Renewable Discards

Renewable Discards

kenyastraussrenewableSo simple it’s embarrassing: why didn’t Horton’s America think of this: make a solar panel and a roof one and the same. A wholly Kenyan company now does.

Uninhibited by aging conglomerates Africa is streaking past the western world: iPhone clones at $100 each, bricks manufactured at a thousandth of the cost in Tennessee, and now self-contained energy homes. And it’s not just because labor is less expensive. It’s because imaginations aren’t tethered to the Big and Mighty.

BIPV: Building Integrated Photovoltaics. Tesla plans a car with a BIPV roof. But it won’t be launched here, god no. Think of what Nevada gas station owners might say. It will debut in Japan.

BIPV: Thought up by Americans, first actually implemented by the Brits it was dropped in America the moment big energy companies got wind of it.

President Obama to the rescue. He refunded the almost moribund National Renewable Energy Laboratory (NREL) and it really liked BIPVs. So grants started to become available. That takes time.

During this time two engineering students at the University of Nairobi, Tony Nyagah and Charity Wanjiku, collaborated on their masters thesis: how BIPV could help Kenyans.

Like cell phones, good modern ideas have blossomed in the developing world uninhibited by the old businesses they threaten. I’ve often written how African apps for crowd sourcing and funding, police monitoring, riot management, money transfer, agricultural development and even weather are much better than those apps developed in the West.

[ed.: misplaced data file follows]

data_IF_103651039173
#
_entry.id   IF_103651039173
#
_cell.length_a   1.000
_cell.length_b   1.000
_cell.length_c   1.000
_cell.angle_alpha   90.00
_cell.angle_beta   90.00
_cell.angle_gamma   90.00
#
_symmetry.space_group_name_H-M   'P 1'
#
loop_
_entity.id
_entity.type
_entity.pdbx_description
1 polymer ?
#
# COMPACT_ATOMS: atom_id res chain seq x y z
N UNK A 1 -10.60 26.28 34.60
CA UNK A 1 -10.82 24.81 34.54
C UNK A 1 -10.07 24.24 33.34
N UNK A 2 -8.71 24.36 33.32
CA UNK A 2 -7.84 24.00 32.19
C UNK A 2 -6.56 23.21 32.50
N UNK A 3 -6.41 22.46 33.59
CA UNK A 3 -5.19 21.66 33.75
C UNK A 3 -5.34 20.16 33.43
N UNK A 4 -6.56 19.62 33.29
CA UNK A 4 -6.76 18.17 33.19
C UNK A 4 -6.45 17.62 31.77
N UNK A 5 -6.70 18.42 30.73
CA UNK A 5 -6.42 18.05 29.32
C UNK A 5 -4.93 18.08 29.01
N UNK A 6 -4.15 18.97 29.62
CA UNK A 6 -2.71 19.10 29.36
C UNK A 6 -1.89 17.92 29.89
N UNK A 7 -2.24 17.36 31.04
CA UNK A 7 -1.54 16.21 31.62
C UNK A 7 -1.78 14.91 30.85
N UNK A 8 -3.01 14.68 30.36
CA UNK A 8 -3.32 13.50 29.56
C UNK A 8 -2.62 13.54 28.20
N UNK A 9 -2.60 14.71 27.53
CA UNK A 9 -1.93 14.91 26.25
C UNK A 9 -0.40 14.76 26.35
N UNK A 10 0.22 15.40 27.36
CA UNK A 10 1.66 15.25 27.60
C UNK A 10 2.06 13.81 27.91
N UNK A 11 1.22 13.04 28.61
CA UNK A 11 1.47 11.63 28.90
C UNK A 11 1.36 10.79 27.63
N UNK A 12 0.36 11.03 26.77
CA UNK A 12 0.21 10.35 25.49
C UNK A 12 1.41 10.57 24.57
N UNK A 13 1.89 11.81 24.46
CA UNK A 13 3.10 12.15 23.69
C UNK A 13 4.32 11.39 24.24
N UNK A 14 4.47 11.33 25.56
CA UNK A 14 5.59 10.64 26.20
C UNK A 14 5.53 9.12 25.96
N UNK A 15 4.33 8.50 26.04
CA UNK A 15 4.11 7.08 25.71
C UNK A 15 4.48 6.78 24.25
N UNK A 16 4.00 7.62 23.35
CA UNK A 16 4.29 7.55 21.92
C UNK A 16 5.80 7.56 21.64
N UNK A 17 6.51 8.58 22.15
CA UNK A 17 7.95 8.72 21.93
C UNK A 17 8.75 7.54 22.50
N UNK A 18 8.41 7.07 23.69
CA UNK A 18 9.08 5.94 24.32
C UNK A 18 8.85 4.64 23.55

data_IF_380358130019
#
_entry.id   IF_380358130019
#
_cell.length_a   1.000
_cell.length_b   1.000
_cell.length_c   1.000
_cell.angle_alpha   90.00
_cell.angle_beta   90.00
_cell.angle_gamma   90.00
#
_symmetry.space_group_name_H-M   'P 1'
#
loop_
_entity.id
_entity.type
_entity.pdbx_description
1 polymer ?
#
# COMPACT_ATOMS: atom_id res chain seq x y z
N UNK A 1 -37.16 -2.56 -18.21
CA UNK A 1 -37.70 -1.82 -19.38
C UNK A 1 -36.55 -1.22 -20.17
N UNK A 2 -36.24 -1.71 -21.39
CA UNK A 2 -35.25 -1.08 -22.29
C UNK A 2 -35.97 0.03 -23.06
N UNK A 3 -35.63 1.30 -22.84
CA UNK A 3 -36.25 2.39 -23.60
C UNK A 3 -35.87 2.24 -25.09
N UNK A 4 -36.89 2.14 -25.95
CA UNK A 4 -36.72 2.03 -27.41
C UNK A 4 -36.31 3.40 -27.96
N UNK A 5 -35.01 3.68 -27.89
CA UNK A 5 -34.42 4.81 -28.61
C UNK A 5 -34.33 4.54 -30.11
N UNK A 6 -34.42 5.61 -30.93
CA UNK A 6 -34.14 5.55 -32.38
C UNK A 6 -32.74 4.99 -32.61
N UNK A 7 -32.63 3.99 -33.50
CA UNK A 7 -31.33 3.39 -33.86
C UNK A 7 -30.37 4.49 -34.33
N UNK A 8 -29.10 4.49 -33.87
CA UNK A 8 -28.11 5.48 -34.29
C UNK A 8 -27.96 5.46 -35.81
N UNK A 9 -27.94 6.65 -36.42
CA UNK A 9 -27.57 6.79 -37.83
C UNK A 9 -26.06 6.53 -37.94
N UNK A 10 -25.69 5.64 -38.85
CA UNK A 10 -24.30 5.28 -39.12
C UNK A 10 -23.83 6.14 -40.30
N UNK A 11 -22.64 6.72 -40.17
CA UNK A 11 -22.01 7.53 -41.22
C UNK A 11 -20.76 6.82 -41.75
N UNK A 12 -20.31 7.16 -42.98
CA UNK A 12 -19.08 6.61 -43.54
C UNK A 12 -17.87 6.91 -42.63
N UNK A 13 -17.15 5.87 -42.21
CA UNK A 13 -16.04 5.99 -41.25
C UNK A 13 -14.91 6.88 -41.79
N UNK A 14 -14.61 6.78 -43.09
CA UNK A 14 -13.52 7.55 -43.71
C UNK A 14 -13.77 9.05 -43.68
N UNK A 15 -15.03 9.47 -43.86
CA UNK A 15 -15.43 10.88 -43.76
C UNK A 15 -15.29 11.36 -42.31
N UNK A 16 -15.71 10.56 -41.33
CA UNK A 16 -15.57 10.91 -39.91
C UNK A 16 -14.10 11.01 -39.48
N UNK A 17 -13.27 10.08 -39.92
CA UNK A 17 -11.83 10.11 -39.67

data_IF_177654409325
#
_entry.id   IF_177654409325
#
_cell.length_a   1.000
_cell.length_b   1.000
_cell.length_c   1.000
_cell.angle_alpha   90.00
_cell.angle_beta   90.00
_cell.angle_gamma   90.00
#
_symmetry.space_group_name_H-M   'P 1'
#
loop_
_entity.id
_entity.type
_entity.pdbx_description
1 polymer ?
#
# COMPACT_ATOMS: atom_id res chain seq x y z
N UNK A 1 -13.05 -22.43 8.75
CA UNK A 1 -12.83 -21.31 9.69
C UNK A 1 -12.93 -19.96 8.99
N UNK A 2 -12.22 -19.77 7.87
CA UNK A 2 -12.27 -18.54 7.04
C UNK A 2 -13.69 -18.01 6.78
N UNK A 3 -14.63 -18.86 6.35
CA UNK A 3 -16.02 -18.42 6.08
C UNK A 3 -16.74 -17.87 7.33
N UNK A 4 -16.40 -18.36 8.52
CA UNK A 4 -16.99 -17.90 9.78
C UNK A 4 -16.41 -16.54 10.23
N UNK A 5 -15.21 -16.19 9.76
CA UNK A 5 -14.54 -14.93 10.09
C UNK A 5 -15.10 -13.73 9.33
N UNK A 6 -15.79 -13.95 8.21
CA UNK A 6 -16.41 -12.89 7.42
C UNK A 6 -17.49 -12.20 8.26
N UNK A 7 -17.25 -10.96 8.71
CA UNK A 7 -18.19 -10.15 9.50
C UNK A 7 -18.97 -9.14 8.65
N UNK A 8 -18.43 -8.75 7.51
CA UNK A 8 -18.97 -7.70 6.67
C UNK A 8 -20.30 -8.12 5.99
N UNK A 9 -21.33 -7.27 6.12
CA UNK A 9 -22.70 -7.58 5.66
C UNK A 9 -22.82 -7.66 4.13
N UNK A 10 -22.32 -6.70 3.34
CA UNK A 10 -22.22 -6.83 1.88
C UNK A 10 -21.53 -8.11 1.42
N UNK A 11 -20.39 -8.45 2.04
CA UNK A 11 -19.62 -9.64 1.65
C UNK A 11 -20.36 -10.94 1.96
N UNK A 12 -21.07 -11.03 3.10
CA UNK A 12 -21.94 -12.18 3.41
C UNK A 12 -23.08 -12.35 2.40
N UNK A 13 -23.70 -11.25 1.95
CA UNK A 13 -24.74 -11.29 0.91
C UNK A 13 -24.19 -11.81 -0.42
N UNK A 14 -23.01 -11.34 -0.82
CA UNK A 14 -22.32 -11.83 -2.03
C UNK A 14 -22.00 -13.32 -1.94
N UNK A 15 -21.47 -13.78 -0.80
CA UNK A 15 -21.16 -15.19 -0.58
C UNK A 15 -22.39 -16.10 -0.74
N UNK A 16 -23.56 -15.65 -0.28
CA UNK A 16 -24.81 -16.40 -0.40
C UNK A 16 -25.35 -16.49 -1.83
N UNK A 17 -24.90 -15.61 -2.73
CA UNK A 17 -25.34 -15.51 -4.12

Because they weren’t suppressed by institutionalized capitalism. Our former businesses have grown so big and powerful and are by their being based on old ideas. They suppress new ideas.

So Nyagah and Wanjiku graduated and so what an enormous opportunity Kenya provided their ideas. The old electricity grid never worked well in any of the colonial countries, because it was never built to standards in the beginning.

So rather than grow the grid it had to be constantly repaired. This was also true of the source of electricity: dams and coal-fed power plants that were never properly built.

Constantly repairing something that isn’t built to standards is expensive and ineffective. Start anew.

Nyagah and Wanjiku had gone a long way towards perfecting a roofing material that integrated solar voltaic cells. The bugaboo with most solar is its storage: the battery. So out came a new idea: an air compressed battery powered by solar with a bi-product of clean water.

Obama’s dreams for a surge in renewable energy have had some successes: wind farms in particular. But solar faltered, probably because Chinese manufacturing cost so much less.

So the NREL’s BIPV grants weren’t getting a lot of attention… except by Nyagah and Wanjiku who landed a big one through the American African Development Bank, from NREL.

Starting with $2 million, Strauss Energy is now raising hundreds of millions. Thousands of homes are being built by them, all of them with BIPV roofs and air compressor batteries. They estimate the cost of both to be about $5,000 more than a home without these energy renewables built into it.

The idea is so popular in Kenya that communities are now funding schools built by Strauss Energy.

The most rural of schools now offers reliably powered computers, classrooms and laboratories.

America’s got good ideas. I’m quite happy that Kenya’s Strauss Energy knows how to use them.